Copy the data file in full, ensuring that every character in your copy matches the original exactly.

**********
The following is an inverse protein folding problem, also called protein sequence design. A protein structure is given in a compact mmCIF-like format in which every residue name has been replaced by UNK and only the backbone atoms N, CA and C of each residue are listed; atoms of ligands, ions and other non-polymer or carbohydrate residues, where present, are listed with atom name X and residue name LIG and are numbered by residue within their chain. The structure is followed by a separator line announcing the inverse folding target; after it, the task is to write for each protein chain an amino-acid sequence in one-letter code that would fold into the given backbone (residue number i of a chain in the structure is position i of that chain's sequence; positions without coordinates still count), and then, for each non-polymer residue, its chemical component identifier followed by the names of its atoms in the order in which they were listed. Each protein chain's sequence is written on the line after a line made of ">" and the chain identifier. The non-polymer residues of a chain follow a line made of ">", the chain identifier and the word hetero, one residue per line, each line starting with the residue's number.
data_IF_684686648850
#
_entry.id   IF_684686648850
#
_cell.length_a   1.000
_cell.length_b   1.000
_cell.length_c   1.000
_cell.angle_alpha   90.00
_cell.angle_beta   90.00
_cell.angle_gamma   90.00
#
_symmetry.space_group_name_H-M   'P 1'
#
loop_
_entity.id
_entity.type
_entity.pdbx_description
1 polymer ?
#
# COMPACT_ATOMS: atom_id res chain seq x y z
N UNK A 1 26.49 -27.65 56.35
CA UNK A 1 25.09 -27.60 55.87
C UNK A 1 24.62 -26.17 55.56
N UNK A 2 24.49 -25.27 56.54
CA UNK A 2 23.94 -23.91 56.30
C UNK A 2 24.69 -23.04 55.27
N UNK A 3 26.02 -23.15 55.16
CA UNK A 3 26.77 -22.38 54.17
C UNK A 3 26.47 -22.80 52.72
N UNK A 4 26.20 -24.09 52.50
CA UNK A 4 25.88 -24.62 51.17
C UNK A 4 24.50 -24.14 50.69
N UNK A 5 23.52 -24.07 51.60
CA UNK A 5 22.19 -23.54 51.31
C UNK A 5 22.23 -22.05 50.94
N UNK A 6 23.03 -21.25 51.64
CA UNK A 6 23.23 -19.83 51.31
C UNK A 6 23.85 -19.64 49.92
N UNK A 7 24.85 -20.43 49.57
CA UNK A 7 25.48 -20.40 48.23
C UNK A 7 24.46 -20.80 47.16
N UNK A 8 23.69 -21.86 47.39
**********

The following is an inverse protein folding problem, also called protein sequence design. A protein structure is given in a compact mmCIF-like format in which every residue name has been replaced by UNK and only the backbone atoms N, CA and C of each residue are listed; atoms of ligands, ions and other non-polymer or carbohydrate residues, where present, are listed with atom name X and residue name LIG and are numbered by residue within their chain. The structure is followed by a separator line announcing the inverse folding target; after it, the task is to write for each protein chain an amino-acid sequence in one-letter code that would fold into the given backbone (residue number i of a chain in the structure is position i of that chain's sequence; positions without coordinates still count), and then, for each non-polymer residue, its chemical component identifier followed by the names of its atoms in the order in which they were listed. Each protein chain's sequence is written on the line after a line made of ">" and the chain identifier. The non-polymer residues of a chain follow a line made of ">", the chain identifier and the word hetero, one residue per line, each line starting with the residue's number.
data_IF_684686648850
#
_entry.id   IF_684686648850
#
_cell.length_a   1.000
_cell.length_b   1.000
_cell.length_c   1.000
_cell.angle_alpha   90.00
_cell.angle_beta   90.00
_cell.angle_gamma   90.00
#
_symmetry.space_group_name_H-M   'P 1'
#
loop_
_entity.id
_entity.type
_entity.pdbx_description
1 polymer ?
#
# COMPACT_ATOMS: atom_id res chain seq x y z
N UNK A 1 26.49 -27.65 56.35
CA UNK A 1 25.09 -27.60 55.87
C UNK A 1 24.62 -26.17 55.56
N UNK A 2 24.49 -25.27 56.54
CA UNK A 2 23.94 -23.91 56.30
C UNK A 2 24.69 -23.04 55.27
N UNK A 3 26.02 -23.15 55.16
CA UNK A 3 26.77 -22.38 54.17
C UNK A 3 26.47 -22.80 52.72
N UNK A 4 26.20 -24.09 52.50
CA UNK A 4 25.88 -24.62 51.17
C UNK A 4 24.50 -24.14 50.69
N UNK A 5 23.52 -24.07 51.60
CA UNK A 5 22.19 -23.54 51.31
C UNK A 5 22.23 -22.05 50.94
N UNK A 6 23.03 -21.25 51.64
CA UNK A 6 23.23 -19.83 51.31
C UNK A 6 23.85 -19.64 49.92
N UNK A 7 24.85 -20.43 49.57
CA UNK A 7 25.48 -20.40 48.23
C UNK A 7 24.46 -20.80 47.16
N UNK A 8 23.69 -21.86 47.39